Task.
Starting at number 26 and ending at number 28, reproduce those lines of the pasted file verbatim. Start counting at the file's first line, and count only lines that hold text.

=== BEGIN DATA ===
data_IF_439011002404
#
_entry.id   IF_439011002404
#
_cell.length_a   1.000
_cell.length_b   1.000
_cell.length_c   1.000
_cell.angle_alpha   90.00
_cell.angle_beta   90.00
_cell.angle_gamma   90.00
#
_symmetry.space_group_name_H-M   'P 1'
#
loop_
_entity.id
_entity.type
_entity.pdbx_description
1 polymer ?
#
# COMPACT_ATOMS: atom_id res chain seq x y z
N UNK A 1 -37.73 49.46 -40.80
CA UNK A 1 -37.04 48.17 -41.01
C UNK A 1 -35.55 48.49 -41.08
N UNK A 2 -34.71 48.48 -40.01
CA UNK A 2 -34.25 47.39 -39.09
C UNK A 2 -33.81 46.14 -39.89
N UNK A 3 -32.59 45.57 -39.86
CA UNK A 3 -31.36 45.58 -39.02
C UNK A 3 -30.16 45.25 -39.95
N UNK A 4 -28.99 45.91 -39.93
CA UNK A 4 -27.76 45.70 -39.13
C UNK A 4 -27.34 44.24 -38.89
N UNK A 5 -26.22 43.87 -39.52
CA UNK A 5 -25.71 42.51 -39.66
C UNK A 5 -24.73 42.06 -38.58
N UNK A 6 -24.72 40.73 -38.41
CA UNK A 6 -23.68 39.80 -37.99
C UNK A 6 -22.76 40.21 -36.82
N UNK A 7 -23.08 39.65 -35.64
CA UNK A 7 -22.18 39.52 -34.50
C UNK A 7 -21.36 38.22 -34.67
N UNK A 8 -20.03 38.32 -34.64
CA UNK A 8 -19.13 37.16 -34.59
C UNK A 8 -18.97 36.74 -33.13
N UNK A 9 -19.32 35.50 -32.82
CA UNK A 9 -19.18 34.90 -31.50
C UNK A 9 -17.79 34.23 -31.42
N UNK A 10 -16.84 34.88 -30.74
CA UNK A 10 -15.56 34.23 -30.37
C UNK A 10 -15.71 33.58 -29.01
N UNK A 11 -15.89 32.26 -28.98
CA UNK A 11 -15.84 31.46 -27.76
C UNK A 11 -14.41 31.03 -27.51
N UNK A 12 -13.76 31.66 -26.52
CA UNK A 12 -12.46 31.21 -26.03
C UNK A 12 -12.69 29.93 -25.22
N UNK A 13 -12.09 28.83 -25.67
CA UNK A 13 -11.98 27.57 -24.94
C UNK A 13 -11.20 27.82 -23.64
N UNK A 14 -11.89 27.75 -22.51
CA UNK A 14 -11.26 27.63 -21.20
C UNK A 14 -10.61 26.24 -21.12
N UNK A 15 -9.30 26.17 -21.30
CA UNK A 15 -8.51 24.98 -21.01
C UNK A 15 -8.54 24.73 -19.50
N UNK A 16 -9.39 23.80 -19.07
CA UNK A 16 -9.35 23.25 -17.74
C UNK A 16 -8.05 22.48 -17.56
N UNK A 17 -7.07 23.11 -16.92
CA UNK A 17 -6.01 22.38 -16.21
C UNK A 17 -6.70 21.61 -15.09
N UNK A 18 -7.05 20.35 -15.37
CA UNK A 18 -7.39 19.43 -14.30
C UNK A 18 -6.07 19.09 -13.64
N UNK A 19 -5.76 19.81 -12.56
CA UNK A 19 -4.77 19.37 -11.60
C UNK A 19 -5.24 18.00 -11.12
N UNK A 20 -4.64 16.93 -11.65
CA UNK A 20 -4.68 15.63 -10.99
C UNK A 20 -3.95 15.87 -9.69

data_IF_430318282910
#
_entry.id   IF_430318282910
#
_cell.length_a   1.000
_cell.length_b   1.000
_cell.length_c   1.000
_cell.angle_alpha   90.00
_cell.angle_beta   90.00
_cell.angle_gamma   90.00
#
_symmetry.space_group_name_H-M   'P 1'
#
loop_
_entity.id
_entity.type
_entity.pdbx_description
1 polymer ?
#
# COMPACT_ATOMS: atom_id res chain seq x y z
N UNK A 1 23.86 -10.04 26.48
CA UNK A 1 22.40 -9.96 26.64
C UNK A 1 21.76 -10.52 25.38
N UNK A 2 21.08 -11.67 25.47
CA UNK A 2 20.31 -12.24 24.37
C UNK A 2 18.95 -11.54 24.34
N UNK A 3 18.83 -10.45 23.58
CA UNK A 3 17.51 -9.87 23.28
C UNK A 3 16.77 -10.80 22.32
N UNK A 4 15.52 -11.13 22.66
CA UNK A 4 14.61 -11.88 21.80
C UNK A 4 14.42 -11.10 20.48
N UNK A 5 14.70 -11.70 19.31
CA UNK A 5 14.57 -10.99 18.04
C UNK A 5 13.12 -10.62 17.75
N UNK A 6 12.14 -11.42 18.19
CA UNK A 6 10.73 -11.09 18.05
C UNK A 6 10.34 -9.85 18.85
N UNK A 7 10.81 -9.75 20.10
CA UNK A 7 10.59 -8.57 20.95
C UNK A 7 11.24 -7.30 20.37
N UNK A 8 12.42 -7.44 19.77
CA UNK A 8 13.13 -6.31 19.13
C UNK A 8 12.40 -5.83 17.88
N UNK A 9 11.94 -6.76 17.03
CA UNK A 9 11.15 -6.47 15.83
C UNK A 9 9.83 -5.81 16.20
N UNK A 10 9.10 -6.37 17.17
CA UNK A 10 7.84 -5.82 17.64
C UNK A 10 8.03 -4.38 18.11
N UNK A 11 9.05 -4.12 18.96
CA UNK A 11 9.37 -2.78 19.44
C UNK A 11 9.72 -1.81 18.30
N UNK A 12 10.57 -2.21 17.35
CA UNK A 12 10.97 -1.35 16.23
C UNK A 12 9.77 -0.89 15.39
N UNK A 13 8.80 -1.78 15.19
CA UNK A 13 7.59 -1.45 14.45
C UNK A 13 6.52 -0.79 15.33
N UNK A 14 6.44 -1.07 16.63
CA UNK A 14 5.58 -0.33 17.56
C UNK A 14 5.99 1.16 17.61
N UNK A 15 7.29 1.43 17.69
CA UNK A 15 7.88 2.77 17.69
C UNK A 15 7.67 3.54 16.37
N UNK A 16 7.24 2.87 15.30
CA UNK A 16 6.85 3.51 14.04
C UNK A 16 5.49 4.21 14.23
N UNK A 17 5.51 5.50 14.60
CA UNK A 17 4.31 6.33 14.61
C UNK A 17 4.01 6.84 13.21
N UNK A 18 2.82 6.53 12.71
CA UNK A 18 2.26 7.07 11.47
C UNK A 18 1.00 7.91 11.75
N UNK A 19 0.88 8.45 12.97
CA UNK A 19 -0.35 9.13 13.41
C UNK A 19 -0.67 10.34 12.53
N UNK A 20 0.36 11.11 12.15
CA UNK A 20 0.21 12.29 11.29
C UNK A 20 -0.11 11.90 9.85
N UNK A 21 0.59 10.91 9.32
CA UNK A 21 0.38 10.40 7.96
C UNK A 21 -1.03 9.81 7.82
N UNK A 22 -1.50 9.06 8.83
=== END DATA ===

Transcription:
C UNK A 2 -33.81 46.14 -39.89
N UNK A 3 -32.59 45.57 -39.86
CA UNK A 3 -31.36 45.58 -39.02